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The Role and Function of Surfactants in Food (Part 1)

The Role and Function of Surfactants in Food (Part 1)

Nowadays, a lot of foods that we know and adore are composed of ingredients that do not blend and combine well. For example, one of the most popular salad dressing, Italian dressing (vinaigrette) consists of oil, vinegar, salt and spices. As we all know that oil and water do not mix or as known as immiscible. We can create a well-blended mixture of oil and vinegar by shaking the mixture in a container or by stirring with a whisk. The mixing action adds shearing forces to the immiscible mixture and creates a mechanical emulsion. But you may have noticed that this emulsion slowly breaks apart as it settles in the bottle or bowl. This is because mechanical emulsion is unstable.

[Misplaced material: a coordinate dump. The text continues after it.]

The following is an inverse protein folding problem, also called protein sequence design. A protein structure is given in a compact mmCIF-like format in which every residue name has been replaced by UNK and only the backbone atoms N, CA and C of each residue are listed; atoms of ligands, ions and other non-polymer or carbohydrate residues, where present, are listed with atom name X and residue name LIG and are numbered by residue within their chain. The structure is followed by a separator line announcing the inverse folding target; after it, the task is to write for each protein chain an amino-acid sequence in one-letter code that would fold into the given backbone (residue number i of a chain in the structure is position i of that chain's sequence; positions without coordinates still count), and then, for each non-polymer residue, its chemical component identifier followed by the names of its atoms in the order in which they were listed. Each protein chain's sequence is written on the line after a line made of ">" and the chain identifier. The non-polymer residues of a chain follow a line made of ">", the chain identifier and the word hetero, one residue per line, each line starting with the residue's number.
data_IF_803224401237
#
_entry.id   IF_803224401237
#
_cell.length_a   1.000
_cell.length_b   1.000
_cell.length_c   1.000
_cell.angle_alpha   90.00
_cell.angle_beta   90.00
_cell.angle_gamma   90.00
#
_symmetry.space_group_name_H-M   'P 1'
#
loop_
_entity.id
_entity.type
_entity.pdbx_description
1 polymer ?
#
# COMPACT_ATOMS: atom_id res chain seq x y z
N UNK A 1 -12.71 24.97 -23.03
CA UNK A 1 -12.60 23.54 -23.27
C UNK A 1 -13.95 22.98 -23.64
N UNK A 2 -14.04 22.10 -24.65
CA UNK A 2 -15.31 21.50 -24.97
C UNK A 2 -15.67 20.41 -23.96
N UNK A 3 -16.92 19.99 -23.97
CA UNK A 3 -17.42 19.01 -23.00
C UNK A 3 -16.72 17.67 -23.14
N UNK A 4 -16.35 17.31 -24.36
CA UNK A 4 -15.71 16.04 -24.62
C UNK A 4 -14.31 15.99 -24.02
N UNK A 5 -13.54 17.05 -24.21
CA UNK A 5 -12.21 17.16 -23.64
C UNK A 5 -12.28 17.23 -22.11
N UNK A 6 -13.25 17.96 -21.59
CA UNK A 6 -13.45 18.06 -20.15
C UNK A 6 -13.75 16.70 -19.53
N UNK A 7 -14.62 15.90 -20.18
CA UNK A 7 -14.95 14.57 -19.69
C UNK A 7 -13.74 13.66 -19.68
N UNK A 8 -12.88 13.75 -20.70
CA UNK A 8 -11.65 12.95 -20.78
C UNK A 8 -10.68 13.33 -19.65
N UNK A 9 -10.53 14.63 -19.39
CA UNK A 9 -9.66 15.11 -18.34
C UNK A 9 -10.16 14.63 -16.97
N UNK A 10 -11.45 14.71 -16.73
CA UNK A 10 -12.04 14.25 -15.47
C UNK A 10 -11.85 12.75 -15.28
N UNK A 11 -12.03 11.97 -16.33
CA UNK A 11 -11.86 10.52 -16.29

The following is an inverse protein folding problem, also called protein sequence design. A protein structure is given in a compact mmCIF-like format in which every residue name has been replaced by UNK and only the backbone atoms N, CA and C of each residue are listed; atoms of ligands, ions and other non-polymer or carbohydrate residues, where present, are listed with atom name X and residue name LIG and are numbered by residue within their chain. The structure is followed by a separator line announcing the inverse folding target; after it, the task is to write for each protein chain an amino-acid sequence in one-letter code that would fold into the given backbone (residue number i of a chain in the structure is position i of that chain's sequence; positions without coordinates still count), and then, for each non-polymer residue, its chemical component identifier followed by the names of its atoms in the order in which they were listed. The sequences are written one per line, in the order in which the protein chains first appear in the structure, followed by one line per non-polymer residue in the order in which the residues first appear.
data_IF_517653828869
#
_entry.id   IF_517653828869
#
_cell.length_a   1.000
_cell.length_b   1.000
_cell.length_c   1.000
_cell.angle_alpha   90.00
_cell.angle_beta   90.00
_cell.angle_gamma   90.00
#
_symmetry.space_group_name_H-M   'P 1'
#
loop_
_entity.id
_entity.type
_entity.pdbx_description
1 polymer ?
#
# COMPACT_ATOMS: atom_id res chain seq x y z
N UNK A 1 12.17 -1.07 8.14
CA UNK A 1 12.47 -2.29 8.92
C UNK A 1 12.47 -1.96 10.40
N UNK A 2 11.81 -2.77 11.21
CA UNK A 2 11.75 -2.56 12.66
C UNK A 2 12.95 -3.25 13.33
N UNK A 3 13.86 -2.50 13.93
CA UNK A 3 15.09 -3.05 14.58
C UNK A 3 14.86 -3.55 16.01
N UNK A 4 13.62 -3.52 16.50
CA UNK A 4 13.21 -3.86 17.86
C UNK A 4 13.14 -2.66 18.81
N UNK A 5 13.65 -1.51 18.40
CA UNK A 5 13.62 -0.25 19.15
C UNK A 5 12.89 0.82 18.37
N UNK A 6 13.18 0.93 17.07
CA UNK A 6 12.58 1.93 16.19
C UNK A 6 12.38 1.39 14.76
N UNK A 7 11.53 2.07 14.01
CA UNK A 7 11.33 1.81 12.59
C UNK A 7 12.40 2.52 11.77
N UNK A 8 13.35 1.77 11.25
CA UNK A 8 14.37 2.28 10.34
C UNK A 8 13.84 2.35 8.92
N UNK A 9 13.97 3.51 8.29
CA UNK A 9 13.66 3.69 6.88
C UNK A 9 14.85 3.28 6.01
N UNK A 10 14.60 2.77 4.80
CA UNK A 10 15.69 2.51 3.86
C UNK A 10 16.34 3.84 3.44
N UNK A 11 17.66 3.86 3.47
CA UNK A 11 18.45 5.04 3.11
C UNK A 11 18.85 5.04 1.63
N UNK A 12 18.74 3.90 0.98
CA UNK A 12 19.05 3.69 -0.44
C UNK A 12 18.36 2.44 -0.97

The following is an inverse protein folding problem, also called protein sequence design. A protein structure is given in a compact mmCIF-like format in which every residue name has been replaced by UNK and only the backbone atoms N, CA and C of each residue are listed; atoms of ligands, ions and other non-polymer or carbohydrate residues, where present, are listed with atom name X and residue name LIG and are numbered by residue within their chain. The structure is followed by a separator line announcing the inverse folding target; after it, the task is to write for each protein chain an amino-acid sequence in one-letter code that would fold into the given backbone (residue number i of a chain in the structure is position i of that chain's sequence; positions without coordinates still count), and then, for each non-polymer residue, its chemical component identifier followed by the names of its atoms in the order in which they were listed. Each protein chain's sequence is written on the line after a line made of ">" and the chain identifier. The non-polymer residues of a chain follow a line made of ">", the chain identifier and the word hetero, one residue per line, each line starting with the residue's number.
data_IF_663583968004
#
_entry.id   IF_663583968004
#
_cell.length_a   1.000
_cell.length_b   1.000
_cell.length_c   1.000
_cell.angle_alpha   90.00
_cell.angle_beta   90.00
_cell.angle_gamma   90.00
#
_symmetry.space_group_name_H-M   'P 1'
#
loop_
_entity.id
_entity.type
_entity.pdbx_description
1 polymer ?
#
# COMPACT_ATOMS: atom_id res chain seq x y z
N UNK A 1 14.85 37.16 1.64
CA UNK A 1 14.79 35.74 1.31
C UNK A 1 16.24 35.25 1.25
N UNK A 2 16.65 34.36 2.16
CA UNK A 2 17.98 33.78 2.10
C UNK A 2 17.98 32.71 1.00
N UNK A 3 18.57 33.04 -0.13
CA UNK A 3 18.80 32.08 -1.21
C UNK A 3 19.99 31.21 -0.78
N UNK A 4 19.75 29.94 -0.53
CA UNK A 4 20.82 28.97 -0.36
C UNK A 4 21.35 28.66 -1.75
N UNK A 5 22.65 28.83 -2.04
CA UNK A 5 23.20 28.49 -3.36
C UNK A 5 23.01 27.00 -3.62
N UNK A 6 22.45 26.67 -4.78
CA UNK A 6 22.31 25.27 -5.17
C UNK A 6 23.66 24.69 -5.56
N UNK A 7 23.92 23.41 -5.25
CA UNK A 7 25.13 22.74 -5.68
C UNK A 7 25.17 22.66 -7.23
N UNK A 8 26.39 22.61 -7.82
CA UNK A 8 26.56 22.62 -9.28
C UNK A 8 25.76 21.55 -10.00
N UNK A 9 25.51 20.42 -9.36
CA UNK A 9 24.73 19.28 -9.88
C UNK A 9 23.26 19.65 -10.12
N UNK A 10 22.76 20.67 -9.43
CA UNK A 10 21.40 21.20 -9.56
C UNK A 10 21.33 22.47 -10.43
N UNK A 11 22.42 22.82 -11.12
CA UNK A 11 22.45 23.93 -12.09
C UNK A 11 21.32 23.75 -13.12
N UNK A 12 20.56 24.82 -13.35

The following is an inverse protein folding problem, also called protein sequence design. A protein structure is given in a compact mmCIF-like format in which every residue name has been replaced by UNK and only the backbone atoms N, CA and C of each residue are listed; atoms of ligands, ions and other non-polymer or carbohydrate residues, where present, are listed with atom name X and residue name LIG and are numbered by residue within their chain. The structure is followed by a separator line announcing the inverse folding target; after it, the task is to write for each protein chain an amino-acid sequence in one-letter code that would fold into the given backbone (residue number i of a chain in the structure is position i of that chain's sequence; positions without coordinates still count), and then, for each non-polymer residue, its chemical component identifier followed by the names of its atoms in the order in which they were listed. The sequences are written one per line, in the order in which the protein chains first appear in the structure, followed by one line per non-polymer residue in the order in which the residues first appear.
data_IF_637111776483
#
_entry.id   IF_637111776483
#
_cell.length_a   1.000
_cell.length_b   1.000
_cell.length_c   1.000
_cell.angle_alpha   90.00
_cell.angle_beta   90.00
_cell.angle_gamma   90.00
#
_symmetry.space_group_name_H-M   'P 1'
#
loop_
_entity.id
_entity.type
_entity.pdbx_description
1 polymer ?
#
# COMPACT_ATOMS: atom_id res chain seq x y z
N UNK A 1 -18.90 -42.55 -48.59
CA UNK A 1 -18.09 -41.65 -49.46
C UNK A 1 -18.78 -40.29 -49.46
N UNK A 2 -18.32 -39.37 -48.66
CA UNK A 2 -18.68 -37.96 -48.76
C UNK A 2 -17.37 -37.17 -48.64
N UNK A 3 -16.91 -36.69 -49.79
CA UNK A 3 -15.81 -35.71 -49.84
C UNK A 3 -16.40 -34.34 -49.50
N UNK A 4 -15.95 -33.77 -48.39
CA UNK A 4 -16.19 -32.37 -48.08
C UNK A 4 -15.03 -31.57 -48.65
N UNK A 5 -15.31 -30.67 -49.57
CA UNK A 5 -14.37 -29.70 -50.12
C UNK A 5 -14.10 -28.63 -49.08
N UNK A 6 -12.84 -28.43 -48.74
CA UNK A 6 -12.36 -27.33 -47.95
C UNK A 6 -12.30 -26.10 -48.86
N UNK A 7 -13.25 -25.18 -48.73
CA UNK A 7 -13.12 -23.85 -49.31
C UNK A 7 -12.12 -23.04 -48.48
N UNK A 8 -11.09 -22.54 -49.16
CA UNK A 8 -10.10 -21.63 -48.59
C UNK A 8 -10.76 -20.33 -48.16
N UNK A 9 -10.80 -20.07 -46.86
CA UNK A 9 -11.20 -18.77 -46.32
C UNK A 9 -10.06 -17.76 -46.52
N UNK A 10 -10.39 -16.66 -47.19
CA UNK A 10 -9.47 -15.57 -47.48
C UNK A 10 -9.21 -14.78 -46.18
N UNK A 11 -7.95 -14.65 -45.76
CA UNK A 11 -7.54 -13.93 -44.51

For mass produced food products that sit on shelfs of shops and supermarkets, it is crucial that the qualities of products are stable and consistent. Thus, products that contains immiscible components need surfactants to create and extend stable emulsions.

Emulsions stabilized by emulsifiers are known as chemical emulsions. Emulsifiers are amphiphilic, meaning that they contain hydrophilic heads and hydrophobic tails. This allows the dispersed phase to evenly spread around in the continuous phase. There are numerous emulsifiers, among the rest, there are 2 groups of commonly used food emulsifier, polysorbates and ethoxylated sorbitan esters.

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